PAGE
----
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New KJH mural aims to bridge cultural gap

KINGSTON — When he was 16 years old, artist and S’Klallam tribal member Gene Jones created a paddle for his aunt that depicted a killer whale with a man on its back.

Now nearly a man of 60, Jones has re-created that same image at Kingston Junior High School in an a effort to continue spreading the stories and knowledge of his native tribe. A large mural of the whale, painted onto cedar and encased with plexiglass, now vivifies the library’s south wall.

“I hope this strengthens the friendship between our tribe and the school,” Jones said, addressing a crowd of about 40 people who witnessed the mural’s dedication Thursday.

For the artist, the mural is a way to sustain his native culture as well as teach it to others, he said.

“It helps us to share our culture with the non-natives and bridge that cultural gap,” Jones said. “It also helps native kids to identify with their culture.”

Janet Schiersch, Kingston Junior High’s librarian, has wanted to establish a piece of native art at the school since she’s held her position. Before coming to the school, Schiersch was the director of Native American studies in the North Kitsap School District for five years.

“I just thought that being between both (the Suquamish and S’Klallam) reservations, we needed something to reflect that,” Schiersch said.

The mural was made possible by a grant from the Suquamish Clearwater Casino.

The casino, under its “Appendix X” clause, is required to donate a portion of its profits to non-profit organizations. Schiersch said that the library’s mural project was chosen as a recipient of funds this year.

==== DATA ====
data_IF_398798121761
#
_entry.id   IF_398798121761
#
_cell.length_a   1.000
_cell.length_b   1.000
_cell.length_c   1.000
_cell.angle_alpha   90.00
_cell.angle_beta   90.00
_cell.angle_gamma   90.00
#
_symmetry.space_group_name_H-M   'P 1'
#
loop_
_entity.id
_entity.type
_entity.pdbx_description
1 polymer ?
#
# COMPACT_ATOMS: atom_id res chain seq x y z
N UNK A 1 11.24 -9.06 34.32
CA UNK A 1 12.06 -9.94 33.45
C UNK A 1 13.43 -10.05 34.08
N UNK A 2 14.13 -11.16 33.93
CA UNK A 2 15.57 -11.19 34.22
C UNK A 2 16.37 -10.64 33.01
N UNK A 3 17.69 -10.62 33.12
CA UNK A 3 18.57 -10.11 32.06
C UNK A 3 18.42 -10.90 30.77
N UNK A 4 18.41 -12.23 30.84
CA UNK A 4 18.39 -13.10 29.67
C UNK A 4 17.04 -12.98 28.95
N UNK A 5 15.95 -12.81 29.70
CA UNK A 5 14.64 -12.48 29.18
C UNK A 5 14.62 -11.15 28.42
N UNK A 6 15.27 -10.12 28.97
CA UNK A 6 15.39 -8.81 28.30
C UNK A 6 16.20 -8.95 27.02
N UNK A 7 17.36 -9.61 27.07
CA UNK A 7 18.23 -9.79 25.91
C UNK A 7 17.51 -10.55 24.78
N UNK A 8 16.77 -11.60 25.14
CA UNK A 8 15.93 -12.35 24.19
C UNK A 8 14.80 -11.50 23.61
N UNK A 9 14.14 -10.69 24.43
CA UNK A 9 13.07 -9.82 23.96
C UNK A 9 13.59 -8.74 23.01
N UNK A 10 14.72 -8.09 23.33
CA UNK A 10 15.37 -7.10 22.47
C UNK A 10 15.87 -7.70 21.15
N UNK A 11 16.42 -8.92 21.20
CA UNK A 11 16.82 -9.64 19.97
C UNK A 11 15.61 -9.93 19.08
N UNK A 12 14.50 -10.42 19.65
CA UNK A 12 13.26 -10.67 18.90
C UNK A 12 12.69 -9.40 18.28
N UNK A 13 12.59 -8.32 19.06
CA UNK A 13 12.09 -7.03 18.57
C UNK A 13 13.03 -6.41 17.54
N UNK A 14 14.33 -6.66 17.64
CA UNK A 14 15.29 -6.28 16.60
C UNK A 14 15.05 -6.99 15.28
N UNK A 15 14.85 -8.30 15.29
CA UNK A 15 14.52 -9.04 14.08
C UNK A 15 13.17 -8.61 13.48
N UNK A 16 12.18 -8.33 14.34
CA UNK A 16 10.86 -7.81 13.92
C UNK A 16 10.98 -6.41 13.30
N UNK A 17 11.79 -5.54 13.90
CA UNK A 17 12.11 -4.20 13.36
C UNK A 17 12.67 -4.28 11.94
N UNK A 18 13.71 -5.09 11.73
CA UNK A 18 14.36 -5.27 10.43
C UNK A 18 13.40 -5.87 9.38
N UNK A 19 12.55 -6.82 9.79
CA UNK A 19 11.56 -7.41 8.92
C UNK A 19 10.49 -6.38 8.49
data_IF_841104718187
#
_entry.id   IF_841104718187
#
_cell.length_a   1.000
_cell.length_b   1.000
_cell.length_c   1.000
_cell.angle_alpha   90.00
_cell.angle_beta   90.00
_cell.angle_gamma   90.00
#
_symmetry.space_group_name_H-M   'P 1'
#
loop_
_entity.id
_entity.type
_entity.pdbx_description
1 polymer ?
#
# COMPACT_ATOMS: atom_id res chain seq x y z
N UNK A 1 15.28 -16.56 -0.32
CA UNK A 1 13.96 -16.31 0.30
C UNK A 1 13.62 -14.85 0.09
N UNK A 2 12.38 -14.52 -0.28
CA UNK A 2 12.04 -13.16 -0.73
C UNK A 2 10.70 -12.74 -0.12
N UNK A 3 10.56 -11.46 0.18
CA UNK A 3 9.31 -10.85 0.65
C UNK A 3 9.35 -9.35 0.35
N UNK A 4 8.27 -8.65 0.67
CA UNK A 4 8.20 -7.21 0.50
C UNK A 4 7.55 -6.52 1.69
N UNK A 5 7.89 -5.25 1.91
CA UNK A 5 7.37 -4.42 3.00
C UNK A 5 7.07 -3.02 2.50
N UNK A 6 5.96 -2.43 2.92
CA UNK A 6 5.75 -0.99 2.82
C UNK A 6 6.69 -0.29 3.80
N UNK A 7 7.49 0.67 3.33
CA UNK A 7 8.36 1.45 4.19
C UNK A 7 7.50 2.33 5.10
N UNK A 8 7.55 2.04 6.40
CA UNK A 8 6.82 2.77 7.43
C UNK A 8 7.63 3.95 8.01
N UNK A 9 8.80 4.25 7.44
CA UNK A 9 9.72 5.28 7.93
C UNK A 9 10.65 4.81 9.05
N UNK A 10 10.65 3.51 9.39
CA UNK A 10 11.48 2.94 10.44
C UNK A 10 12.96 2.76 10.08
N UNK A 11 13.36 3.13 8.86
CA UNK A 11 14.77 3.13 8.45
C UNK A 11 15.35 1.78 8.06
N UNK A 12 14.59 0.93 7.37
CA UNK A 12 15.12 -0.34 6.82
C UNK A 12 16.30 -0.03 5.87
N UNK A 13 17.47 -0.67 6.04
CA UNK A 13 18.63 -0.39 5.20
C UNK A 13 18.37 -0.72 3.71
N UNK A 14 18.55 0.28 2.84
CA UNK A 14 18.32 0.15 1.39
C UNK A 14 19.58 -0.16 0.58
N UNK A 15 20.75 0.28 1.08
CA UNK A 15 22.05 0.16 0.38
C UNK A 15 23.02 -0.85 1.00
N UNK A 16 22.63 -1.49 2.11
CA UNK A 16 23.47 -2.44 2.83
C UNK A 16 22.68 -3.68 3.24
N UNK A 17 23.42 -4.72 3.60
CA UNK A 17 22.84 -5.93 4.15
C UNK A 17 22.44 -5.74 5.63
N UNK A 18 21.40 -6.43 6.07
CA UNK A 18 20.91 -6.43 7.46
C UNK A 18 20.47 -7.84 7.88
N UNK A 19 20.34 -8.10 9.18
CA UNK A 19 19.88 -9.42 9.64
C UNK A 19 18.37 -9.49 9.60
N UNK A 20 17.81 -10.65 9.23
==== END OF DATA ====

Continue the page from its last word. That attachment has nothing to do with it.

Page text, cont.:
Jones was asked to complete the project, and also enlisted the help of friend and fellow tribal member Glenn Kelly.

“When they got going, it only took them about a week and a half, outside of planning,” Schiersch said.

Kelly, who was in charge of putting up the backborards while handling some of the design work and painting, said he too is proud of the new mural and the important story it brings to the school.

“My kids go here and my youngest one will go here,” Kelly said. “The schools have all different races and it’s important for the kids to be proud of who they are.”

“A lot of our culture has really been lost,” Jones added. “We’re trying to keep it alive — keep it strong.”

The borders around the mural, Jones said, reflect the water and land — one blue trim for the sea and one brown for the land.

“Our people lived with the water and the water supplied what we needed,” he said.

Jones told to those at the dedication the story of the killer whale design he painted for the school. His great-grandfather, he began, was meeting with one of the newly arrived settlers on his tribe’s land. Over the “white man’s whiskey,” Jones recalled, his ancestor reported to the settler that he could call toward him the killer whales in the nearby seas.

With the settler in disbelief, Jones’ grandfather journeyed to the sea where he sang and splashed the water with his hands to call to the orcas. Sure enough, said Jones, the whales came and the biggest of them took his great-grandfather on a ride under the sea. He reported that the whale was also displeased with Jones’ ancestors’ consumption of the whiskey.

“My great-grandfather never drank after that,” Jones recalled.

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